The US Department of State expressed deep disappointment by the expected grant of parole in the State of California of Hampig “Harry” Sassounian, who was convicted of the 1982 murder of Turkish Consul General to Los Angeles Kemal Arikan, Trend reports citing US Dept. of State’s statement.
“Attacking a diplomat is not only a grave crime against a particular individual, it is also an attack on diplomacy itself. To ensure the safety of the dedicated U.S. diplomats serving around the world, it has been the longstanding position of the United States to advocate that those who assassinate diplomats receive the maximum sentence possible, and that they serve those sentences without parole or early release,” the statement said.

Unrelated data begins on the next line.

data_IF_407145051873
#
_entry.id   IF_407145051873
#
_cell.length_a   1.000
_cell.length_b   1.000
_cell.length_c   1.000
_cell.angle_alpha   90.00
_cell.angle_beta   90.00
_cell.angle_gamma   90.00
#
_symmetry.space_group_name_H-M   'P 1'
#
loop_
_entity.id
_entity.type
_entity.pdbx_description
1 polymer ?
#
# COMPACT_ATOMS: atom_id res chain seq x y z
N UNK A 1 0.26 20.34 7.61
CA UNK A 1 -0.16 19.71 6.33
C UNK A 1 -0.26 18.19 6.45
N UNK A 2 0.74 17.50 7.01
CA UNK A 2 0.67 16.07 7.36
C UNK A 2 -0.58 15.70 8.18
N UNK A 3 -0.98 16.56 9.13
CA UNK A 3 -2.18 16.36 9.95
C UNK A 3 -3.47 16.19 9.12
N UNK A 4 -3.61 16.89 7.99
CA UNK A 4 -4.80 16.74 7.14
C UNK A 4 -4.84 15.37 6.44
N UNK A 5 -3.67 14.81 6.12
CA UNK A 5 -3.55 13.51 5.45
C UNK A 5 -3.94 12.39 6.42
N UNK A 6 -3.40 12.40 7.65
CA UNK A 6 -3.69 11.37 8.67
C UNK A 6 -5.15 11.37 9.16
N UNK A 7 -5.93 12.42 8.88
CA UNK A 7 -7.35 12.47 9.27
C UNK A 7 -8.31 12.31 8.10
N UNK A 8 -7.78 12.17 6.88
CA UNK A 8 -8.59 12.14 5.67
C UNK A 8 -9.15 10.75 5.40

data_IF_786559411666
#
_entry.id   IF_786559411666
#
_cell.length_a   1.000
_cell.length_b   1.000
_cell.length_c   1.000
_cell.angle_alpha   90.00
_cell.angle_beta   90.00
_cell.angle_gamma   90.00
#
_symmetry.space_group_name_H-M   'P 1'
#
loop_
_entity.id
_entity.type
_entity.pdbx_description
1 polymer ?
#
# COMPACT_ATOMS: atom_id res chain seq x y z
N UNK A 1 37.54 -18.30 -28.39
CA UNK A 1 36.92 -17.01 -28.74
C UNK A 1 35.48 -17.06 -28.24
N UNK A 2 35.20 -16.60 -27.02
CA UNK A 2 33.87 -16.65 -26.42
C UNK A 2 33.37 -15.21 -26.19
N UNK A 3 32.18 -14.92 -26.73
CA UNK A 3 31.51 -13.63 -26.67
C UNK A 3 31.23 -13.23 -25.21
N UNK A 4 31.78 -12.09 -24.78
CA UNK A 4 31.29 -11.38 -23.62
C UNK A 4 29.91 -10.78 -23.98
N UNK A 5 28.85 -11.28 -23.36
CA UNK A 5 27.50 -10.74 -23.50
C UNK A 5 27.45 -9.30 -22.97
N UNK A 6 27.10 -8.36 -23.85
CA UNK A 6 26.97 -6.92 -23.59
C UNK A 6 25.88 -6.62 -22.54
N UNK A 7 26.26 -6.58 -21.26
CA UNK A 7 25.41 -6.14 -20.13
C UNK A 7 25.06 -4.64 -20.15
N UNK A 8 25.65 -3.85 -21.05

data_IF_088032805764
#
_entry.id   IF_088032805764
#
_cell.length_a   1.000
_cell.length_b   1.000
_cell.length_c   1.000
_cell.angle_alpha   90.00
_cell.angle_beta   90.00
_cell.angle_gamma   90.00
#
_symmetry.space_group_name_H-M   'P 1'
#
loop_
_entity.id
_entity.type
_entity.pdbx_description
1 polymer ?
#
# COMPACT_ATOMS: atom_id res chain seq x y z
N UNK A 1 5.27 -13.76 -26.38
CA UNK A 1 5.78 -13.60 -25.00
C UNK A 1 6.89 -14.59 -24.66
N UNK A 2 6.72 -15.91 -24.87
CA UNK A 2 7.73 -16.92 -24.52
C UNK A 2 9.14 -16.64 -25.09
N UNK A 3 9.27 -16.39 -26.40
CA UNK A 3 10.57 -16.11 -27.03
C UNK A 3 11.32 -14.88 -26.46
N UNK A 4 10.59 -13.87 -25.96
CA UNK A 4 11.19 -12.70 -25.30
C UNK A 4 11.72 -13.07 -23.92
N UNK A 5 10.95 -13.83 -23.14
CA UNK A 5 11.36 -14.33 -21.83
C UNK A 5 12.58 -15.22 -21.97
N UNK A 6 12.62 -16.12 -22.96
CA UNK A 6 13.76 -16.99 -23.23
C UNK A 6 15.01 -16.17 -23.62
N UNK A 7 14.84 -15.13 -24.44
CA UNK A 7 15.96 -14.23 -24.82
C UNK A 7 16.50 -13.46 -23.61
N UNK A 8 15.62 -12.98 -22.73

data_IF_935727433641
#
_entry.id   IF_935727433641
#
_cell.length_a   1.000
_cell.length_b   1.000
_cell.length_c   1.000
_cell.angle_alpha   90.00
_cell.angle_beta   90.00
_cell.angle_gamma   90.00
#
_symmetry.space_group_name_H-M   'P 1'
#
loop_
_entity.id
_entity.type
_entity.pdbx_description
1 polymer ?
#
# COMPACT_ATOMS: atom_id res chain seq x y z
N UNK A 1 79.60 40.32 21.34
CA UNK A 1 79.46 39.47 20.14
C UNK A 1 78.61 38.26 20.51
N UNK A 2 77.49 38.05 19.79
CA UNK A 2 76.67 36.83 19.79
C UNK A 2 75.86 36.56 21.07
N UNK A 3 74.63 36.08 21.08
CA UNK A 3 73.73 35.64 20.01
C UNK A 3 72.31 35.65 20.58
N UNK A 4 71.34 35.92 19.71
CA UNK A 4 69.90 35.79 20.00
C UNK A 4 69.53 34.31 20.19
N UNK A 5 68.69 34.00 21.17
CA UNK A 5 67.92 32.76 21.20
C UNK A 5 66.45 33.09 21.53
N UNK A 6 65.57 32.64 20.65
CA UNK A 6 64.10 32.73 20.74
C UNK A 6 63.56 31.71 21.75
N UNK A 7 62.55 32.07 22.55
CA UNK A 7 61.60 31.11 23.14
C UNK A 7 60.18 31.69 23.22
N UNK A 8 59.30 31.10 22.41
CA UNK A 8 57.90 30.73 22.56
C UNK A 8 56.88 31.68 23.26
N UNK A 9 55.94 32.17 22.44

“We again offer our deepest condolences to the family of Mr. Arikan and our colleagues at Turkey’s Ministry of Foreign Affairs for their loss,” the statement said.
Arikan, Turkey’s Consul General in Los Angeles, was killed on Jan. 28, 1982, by Sassounian and his accomplice Krikor Saliba on behalf of an Armenian terror group. Sassounian was arrested and sentenced to life in prison.
Azerbaijani Ministry of Foreign Affairs made a statement on the Los Angeles County Superior Court recently ruling in favor of release of Hampig Sassounian.
The ministry said that releasing admitted and unreformed terrorist Sassounian convicted of murdering a diplomat would send a very wrong message and surely harm interests of diplomacy, especially in a state with one of the world’s largest diplomatic corps.
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